Anthem by Ayn Rand Part 2

Come on! This guy has no concept of individuality. He is telling the story. He is literally wishing that he was more like the others. Why would he say something insulting like that? He wouldn’t is the point, which is why the sentence is jarring. The whole story is jarring because at every turn there’s a point that is stomped home. This character continuously shows perspective far beyond his experience, and out of the context with what he is conveying, because Rand wants to make sure the point is heard.

For example, he ventures off on his own and reinvents electricity. Then it’s rejected by the establishment, which is non-democratic and brutalistic. And of course, they are the only people who get a singular pronoun in being called, “The Old Ones.”

So he’s gone out and he desires to bring electricity to the people, with the specific desire of bringing them light. Get it, like Prometheus.  Are you sure you get it? Ayn Rand d0esn’t think you’ve got it. So he escapes with a female, finds a house with a library, reads some books and decides to give himself a new name. Guess what the name is!

Prometheus. Get it?!

Still though, Ayn Rand isn’t sure you get it.

So she ends the book with an emphasized word, “EGO.” Which, you will already know but be told again, is what Prometheus of the myth carved into rock.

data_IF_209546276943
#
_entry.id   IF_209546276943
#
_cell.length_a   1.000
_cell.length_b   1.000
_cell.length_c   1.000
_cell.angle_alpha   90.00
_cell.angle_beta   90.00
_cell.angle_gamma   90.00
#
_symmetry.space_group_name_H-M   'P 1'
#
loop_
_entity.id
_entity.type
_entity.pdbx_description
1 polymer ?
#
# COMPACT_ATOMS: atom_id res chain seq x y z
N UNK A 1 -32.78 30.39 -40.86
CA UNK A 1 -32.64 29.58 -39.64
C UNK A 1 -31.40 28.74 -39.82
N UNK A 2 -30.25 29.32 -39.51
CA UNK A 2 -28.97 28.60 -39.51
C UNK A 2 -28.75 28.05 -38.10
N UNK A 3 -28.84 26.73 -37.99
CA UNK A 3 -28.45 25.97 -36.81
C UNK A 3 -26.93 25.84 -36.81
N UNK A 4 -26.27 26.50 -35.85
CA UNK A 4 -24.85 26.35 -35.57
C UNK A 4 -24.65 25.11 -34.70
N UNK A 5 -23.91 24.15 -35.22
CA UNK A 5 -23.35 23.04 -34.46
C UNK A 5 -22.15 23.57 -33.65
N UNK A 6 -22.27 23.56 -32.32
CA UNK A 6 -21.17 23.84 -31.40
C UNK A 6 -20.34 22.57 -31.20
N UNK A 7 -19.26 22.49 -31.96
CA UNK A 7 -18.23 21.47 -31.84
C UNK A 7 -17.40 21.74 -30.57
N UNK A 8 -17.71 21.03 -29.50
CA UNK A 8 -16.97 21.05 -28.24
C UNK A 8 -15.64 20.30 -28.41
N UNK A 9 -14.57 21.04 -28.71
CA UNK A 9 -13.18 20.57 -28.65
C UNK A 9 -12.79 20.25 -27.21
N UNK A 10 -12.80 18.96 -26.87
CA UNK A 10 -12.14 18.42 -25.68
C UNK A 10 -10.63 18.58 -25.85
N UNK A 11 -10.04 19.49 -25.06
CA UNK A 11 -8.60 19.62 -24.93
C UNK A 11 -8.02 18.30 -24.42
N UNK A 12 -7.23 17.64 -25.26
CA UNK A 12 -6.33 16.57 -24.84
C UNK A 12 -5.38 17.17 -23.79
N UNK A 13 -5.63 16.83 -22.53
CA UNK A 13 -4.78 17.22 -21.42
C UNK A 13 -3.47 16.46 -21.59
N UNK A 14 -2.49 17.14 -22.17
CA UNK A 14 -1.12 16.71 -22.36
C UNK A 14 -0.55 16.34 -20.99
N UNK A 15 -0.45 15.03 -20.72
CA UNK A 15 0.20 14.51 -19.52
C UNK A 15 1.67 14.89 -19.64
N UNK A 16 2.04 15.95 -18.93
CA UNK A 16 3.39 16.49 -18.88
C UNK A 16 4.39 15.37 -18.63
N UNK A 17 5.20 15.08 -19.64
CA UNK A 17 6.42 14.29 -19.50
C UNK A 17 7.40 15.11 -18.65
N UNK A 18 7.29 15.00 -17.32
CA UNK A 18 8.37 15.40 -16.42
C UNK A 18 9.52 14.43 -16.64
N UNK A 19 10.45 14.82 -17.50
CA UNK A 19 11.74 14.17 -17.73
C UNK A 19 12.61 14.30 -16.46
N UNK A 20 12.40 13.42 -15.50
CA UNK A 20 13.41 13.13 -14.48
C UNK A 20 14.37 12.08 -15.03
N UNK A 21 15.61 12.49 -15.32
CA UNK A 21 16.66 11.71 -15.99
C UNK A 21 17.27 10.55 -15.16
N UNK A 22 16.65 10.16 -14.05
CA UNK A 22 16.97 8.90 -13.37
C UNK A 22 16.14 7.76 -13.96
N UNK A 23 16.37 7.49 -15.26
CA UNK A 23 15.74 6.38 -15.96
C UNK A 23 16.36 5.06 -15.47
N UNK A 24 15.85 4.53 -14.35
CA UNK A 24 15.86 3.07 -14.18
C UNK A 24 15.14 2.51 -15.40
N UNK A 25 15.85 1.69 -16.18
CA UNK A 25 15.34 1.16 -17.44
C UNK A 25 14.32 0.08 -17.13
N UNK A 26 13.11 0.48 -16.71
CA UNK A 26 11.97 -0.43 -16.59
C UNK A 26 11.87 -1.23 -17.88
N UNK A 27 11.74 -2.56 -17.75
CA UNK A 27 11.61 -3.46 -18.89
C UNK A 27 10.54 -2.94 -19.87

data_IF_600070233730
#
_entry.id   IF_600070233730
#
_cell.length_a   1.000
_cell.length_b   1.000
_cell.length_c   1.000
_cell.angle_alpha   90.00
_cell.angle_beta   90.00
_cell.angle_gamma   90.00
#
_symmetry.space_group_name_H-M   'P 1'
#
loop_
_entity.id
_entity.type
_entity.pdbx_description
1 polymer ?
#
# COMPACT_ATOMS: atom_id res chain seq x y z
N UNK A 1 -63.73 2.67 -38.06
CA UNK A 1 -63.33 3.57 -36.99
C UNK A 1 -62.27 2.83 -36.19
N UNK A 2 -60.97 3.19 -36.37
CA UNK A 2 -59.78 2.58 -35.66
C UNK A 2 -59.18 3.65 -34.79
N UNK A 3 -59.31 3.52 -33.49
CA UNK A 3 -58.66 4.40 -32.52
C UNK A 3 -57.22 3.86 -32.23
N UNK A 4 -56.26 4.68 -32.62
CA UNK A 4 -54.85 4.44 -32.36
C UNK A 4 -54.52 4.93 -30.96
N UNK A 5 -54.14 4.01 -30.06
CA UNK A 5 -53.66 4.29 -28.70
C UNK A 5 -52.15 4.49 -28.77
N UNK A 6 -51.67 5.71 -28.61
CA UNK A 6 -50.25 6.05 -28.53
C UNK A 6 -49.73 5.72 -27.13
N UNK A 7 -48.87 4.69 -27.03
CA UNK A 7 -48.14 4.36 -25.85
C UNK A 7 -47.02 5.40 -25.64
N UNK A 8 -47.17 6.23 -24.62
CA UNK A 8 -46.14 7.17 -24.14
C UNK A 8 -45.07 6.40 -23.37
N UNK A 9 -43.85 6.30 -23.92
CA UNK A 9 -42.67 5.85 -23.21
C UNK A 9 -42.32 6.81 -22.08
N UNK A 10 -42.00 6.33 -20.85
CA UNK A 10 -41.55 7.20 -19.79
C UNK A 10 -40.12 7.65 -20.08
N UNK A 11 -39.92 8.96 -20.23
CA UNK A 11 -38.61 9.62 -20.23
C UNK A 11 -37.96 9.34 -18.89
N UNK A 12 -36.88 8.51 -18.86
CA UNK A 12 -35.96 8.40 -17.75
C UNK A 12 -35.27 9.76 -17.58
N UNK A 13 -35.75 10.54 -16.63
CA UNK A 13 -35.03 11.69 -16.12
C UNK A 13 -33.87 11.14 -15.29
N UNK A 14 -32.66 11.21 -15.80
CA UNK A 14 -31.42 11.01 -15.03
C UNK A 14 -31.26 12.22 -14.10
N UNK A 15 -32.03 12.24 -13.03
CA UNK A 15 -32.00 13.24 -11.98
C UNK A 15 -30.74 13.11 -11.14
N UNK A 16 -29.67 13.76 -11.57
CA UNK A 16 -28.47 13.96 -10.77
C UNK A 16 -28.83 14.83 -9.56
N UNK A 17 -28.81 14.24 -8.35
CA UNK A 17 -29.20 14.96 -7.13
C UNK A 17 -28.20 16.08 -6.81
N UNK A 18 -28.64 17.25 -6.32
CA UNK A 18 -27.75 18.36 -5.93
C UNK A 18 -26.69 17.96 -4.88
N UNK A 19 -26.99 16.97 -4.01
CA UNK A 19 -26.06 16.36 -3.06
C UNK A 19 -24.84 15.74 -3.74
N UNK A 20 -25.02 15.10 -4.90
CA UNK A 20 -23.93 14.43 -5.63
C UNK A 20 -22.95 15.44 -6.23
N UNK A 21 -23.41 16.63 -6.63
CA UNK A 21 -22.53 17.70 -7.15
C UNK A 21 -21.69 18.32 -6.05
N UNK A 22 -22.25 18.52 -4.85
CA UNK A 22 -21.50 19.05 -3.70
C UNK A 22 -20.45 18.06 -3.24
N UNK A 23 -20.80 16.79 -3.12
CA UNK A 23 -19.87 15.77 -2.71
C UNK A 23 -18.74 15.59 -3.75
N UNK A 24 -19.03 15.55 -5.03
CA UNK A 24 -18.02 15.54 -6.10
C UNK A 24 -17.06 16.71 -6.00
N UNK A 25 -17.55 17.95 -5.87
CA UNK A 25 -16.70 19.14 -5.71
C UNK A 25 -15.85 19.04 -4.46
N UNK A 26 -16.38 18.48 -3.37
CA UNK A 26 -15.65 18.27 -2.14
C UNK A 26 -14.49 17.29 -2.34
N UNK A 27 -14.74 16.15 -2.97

I am quite good at suspending my disbelief, and for the most part an author’s personal proclivities aren’t going to stop me from enjoying a work. But you really do have to agree with this to like it. Not just agree, but like its specific tone and gesturing. Because I agree that a collectivist society without technology living among ruins sounds like it’s awful, but there’s no story here. There’s propaganda. Which is really disappointing.

I honestly don’t think it matters what your politics are in terms of reading this. This doesn’t function as a story. It’s jolted philosophy. And there’s value to it, in reference to the ideas of the time and the ideas it opposed. It’s just difficult to read a story where the author has so much antipathy for a character’s state of development that she skips it.

Orwell fought in the trenches during the Spanish Civil War (and wrote the brilliant Homage to Catalonia about it). He saw firsthand there, and in Burma, what fascism could do. So if he can restrain himself enough to write an allegory about fascism, that also functions as a nicely fleshed out story about farm animals, Rand has no excuse.

And I’m feeling pedantic after reading Anthem, so if you didn’t get it I was talking about Animal Farm above. You know, by Orwell. That guy I was talking about. Who fought in The Spanish Civil War. He wrote a book about it called…

You get the idea.